- In September, Unity bought Parsec for $320 million
- In November, Intel acquired RemoteMyApp
- Also in November, Antstream Arcade received a $3.5 million investment led by the Atari Group
- In January of this year, Mythical Games bought Polystream.
Plenty of cloud gaming companies have entered the market since 2019. While these early movers continue to vie for their spot in the highly competitive market, we expect to see more consolidation and M&A activity this year as the market continues to mature.
“As is often the case in the games market, larger companies will acquire smaller ones to quickly increase their footprint in the growing cloud ecosystem,” says Newzoo Market Analyst Tiago Reis. “The smaller services benefit from more brand recognition and get access to more content — a key driver for user acquisition and retention.”
4. Cloud Gaming Will Spread to More Devices and Ecosystems
Most cloud gaming services were limited to PC and Android in 2019, somewhat undermining the use case of high-quality games on any hardware. Services are now available on more platforms, but there have been challenges.
Owing to strict rules around its closed ecosystem, Apple does not easily allow dedicated cloud gaming apps on its App Store. To jump this hurdle, cloud gaming services have used progressive web apps via Apple’s Safari browser to bring their services to iOS. This is how Fortnite recently returned to iOS devices following the game’s removal off the App Store.
Several big cloud gaming services are bringing — or have already brought — their cloud gaming services to TVs:
- Tencent launched its START service on several smart TVs in 2020 and continues to work with Chinese TV manufacturer TCL to optimize the cloud gaming experience on large screens
- Last year, select LG TV models began supporting NVIDIA’s GeForce NOW and Google’s Stadia.
- Already in 2022, Samsung revealed it was bringing GeForce NOW, Stadia, and Utomik to its latest smart TV models.
However, smaller cloud gaming services have also been keen to add their services to smart TVs to maximize their reach:
- Bluestacks X, a free mobile-focused cloud gaming platform launched in September 2021, has been available on TVs since the beginning.
- Blacknut and Gamestream have also strived for high accessibility since their start
- Sunrise, a Swiss CSP, partnered with Gamestream, and has plans to bring its cloud gaming service to Samsung smart TVs in February.
This trend will continue in 2022. And we expect to see more services and TV manufacturers announcing collaborations. Xbox boss Phil Spencer confirmed in November that Microsoft was working with manufacturers to bring Game Pass to Smart TVs, so Xbox Cloud Gaming looks to be next in line.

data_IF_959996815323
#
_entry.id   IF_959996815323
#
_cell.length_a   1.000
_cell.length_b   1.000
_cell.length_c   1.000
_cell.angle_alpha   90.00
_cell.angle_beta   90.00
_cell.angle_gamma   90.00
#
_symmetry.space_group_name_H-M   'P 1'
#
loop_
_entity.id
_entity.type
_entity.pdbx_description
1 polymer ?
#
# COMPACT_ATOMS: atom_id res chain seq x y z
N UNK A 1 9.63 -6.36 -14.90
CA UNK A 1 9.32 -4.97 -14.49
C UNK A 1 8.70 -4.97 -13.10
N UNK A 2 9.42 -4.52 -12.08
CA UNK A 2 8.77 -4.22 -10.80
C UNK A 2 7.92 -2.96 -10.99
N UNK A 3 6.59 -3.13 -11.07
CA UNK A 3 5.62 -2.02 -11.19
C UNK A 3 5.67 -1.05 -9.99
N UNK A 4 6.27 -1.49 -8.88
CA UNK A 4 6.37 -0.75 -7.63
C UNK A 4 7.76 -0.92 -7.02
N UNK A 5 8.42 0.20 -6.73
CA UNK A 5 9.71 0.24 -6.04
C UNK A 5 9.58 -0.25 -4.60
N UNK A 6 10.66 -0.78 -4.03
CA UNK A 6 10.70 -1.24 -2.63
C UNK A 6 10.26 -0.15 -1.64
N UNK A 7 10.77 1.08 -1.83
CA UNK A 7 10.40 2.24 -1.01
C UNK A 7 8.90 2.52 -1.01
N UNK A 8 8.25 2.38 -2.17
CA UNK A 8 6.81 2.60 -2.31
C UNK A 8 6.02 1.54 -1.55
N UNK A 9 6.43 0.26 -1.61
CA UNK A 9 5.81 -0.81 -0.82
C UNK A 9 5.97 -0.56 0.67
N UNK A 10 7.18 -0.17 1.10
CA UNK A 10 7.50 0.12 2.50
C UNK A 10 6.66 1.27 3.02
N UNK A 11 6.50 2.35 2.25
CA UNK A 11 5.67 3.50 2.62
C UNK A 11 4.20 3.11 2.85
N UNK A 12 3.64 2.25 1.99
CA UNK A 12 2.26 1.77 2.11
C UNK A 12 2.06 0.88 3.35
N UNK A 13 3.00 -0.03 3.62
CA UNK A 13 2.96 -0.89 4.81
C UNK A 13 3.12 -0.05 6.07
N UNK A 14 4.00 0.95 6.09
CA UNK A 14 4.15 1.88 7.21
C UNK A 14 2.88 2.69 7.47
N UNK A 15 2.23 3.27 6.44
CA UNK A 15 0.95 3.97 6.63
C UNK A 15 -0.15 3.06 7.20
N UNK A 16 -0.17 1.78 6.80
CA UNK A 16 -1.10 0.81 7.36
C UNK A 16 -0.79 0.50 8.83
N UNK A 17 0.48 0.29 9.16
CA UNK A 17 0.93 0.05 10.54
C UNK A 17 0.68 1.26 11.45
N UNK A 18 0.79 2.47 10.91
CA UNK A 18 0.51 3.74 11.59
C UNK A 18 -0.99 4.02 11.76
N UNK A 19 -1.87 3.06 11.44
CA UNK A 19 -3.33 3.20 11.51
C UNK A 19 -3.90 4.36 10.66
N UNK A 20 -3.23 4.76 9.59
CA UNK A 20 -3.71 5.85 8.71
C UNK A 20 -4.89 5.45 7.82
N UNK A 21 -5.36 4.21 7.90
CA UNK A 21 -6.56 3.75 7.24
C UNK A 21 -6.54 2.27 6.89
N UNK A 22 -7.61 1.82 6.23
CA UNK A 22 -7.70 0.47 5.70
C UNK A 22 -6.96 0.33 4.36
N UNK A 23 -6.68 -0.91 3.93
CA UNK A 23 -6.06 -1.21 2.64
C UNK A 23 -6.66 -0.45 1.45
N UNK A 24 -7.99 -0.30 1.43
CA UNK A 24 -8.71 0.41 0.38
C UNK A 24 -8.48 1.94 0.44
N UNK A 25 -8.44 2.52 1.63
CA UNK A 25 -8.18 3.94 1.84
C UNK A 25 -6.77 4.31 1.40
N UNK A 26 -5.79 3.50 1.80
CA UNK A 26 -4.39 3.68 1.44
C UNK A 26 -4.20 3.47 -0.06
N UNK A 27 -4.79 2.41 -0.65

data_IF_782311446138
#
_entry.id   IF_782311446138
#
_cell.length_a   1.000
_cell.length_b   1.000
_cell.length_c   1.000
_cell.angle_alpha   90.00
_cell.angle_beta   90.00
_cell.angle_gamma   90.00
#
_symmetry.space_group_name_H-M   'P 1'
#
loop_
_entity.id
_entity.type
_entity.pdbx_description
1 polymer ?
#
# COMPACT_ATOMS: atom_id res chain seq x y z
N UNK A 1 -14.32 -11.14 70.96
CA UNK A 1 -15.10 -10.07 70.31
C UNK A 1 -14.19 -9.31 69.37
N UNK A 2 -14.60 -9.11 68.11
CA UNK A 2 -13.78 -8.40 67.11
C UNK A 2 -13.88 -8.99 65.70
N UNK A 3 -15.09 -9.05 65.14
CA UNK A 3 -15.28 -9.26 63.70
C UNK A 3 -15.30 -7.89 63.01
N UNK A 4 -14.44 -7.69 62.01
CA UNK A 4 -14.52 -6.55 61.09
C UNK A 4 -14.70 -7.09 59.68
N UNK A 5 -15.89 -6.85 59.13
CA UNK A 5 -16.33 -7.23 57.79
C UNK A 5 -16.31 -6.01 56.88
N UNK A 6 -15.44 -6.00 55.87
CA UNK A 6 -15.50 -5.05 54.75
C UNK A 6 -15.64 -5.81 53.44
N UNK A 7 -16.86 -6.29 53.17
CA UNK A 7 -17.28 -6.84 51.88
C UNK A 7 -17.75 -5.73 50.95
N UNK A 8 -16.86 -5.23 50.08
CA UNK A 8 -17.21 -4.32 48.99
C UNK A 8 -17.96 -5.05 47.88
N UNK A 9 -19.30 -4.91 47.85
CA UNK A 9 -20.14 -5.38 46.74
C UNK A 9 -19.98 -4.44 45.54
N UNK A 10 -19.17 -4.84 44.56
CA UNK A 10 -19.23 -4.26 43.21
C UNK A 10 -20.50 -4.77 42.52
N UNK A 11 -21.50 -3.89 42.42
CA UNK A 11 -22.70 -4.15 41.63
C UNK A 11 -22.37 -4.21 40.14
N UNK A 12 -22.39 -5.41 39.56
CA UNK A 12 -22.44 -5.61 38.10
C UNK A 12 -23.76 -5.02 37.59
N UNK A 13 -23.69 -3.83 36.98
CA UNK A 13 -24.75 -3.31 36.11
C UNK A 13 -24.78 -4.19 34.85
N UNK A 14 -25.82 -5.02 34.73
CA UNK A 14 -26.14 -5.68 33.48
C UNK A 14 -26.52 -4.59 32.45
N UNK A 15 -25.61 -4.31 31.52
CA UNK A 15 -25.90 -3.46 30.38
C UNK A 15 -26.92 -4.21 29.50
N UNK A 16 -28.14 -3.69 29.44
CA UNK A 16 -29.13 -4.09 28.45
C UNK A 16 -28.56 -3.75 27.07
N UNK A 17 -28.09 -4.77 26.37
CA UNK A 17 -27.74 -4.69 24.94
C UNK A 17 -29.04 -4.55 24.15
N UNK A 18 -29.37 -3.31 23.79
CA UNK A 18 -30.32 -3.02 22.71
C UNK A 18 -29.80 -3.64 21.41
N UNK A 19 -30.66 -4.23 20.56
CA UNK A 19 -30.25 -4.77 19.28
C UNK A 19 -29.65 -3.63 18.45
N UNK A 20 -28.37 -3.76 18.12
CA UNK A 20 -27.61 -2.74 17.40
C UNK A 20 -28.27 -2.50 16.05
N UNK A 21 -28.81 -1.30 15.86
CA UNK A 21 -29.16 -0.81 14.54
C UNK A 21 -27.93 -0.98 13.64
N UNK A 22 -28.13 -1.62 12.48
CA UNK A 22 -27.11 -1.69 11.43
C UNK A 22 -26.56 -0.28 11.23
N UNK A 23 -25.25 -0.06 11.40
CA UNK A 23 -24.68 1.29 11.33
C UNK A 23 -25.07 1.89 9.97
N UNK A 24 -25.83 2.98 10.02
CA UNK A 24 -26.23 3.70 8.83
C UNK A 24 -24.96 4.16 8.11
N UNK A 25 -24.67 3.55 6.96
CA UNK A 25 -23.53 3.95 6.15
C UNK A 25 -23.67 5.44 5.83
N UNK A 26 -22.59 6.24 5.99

5. Cloud Gaming PaaS services Will Grow (Especially Outside China)
Platform-as-a-Service (PaaS) companies allow clients to host, manage, and execute software via the cloud. As we have touched on in this article, game companies are already collaborating with PaaS cloud gaming solution providers to:
- Circumvent app store fees
- Lower user acquisition costs
- Grow their reach, discoverability, and — ultimately — their user base.
China is a trailblazer in B2B PaaS cloud gaming. Chinese companies like Tencent, Haima Cloud, Alibaba, and others are already active and innovating in the space.
The PaaS cloud gaming model is well suited to the Chinese market’s free-to-play nature. Game publishers pay the PaaS service provider to host their titles. In turn, players can then access the publishers’ mobile F2P games free of charge.
These services also boast cloud gaming’s many other benefits, such as removing barriers related to storage or processing power on mobile devices.
However, they also carry cloud gaming’s disadvantages, including the need for a robust and reliable internet connection and having to queue for access to servers when demand is high.
Although China’s fast rollout of 5G has boosted the country’s mobile-internet quality, some users may still run into issues, especially as many popular mobile games are competitive and online.
Nevertheless, we expect that B2B PaaS cloud gaming solution providers will continue to flourish in China’s mobile segment. We also foresee B2B PaaS growth beyond China. Some non-Chinese companies that have already taken the first steps in this area are now.gg, CareGame, Facebook Gaming, and Ubitus.
Hardware will always be a part of many gamers’ lives. But in the long term, gaming will almost undoubtedly follow other mediums like music and video, finding a home in the cloud. Many publishers expect this and are hedging their bets for the future.